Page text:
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Another Day of Life by Ryszard Kapuściński, Katarzyna Mroczkowska-Brand

By Ryszard Kapuściński, Katarzyna Mroczkowska-Brand

In 1975, Angola was once tumbling into pandemonium; every person who may possibly used to be packing crates, eager to abandon the beleaguered colony. along with his trademark bravura, Ryszard Kapuscinski went the wrong way, begging his was once from Lisbon and luxury to Luanda—once famed as Africa's Rio de Janeiro—and chaos.Angola, a slave colony later given over to mining and plantations, used to be a promised land for generations of terrible Portuguese. It had belonged to Portugal considering prior to there have been English-speakers in North the USA. After the cave in of the fascist dictatorship in Portugal in 1974, Angola used to be brusquely break free, spurring the disaster of a still-ongoing civil battle. Kapuscinski plunged correct into the center of the drama, using previous millions of haphazardly positioned check-points, the place utilizing the inaccurate shibboleth used to be a question of lifestyles and dying; recording his imporessions of the younger soldiers—from Cuba, Angola, South Africa, Portugal—fighting a nebulous struggle with international repercussions; and reading the abnormal brutality of a rustic stunned and divided by way of its newfound freedom.Translated from the Polish by means of William R. model and Katarzyna Mroczkowska-Brand.

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Their captains maintained radio contact with Europe and they had a better idea of what was happening in Angola than we did—we were imprisoned in a besieged city. When the news circulated around the world that the battle for Luanda was approaching, the ships sailed out to sea and stopped on the edge of the horizon. The last hope of rescue receded with them, since escape by land was impossible, and rumors said that at any moment the enemy would bombard and immobilize the airport. Later it turned out that the date for the attack on Luanda had been changed and the fleet returned to the bay, expecting as always to load cargoes of cotton and coffee.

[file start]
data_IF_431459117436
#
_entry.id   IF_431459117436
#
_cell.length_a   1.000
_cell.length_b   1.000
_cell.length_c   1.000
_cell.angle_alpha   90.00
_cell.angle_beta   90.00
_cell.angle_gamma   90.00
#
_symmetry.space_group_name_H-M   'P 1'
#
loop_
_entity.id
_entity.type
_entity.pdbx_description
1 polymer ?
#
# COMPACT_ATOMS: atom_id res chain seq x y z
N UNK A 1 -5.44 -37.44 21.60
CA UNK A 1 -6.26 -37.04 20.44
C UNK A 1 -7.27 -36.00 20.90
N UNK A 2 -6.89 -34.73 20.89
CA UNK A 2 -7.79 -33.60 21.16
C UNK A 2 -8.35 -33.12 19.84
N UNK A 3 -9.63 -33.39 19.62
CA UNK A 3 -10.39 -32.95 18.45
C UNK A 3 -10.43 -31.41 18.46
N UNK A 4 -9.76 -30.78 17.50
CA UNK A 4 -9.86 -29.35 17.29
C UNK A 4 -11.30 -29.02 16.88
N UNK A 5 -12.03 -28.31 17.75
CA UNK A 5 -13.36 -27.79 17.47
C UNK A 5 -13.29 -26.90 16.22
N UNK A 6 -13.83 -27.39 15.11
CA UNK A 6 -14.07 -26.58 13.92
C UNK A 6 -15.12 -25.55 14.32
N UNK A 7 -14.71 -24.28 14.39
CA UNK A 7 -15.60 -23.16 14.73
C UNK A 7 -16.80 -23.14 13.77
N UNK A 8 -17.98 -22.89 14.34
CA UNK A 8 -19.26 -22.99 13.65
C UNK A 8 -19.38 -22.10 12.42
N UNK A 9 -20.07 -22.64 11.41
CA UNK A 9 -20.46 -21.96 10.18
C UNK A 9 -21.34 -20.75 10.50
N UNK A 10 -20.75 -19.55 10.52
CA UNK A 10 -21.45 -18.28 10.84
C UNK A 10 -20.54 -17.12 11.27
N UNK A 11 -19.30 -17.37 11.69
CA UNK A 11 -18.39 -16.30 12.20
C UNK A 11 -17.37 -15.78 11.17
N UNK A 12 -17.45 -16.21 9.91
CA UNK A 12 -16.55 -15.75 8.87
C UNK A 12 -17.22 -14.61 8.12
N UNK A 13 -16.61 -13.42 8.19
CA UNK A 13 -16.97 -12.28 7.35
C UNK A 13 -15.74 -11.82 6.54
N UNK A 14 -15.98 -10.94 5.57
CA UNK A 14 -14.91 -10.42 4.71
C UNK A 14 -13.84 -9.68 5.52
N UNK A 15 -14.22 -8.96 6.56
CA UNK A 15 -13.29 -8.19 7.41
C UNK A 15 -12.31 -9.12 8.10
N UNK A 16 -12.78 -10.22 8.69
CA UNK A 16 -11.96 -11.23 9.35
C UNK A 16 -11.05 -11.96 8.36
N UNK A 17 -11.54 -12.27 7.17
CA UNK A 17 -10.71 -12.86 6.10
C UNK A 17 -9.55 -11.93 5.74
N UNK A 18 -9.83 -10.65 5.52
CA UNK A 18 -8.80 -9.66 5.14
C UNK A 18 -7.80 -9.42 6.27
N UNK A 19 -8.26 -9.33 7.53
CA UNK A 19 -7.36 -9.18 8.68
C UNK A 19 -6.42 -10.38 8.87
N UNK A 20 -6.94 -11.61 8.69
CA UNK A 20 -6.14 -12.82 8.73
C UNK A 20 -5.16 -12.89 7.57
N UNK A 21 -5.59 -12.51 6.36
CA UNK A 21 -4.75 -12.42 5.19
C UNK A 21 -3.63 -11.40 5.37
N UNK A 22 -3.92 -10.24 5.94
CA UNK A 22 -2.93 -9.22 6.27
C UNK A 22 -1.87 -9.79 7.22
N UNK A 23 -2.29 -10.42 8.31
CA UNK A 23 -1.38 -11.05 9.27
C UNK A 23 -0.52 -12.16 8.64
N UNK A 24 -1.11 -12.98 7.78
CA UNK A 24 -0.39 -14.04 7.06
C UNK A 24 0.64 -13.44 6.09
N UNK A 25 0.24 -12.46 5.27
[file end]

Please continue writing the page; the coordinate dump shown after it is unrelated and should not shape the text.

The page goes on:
I walked toward the yard, stumbling over stones, artillery shells, an abandoned bicycle. The FNLA prisoners, the 120 captured this morning during the battle for Caxito, stood along the inside of the balustrade. Along the outside, in the street and the square, stood MPLA sentries. There were a dozen or so of them. Prisoners and guards were carrying on a lively conversation, arguing over the result of yesterday’s soccer match. Yesterday, Sunday, Benfica defeated Ferroviário 2–1 at the stadium in Luanda.

They bought Savimbi to create UNITA from the Ovimbundi. We have a hundred tribes and must build one nation out of them. How long will it take? Nobody knows. We have to wean the people from hatred. We have to introduce the custom of shaking hands. This is an unlucky country, he continues, just as there are unlucky people whose lives just don’t want to work out. The Portuguese were constantly organizing armed expeditions to conquer all Angola over the last two hundred years. There’s been no peace.

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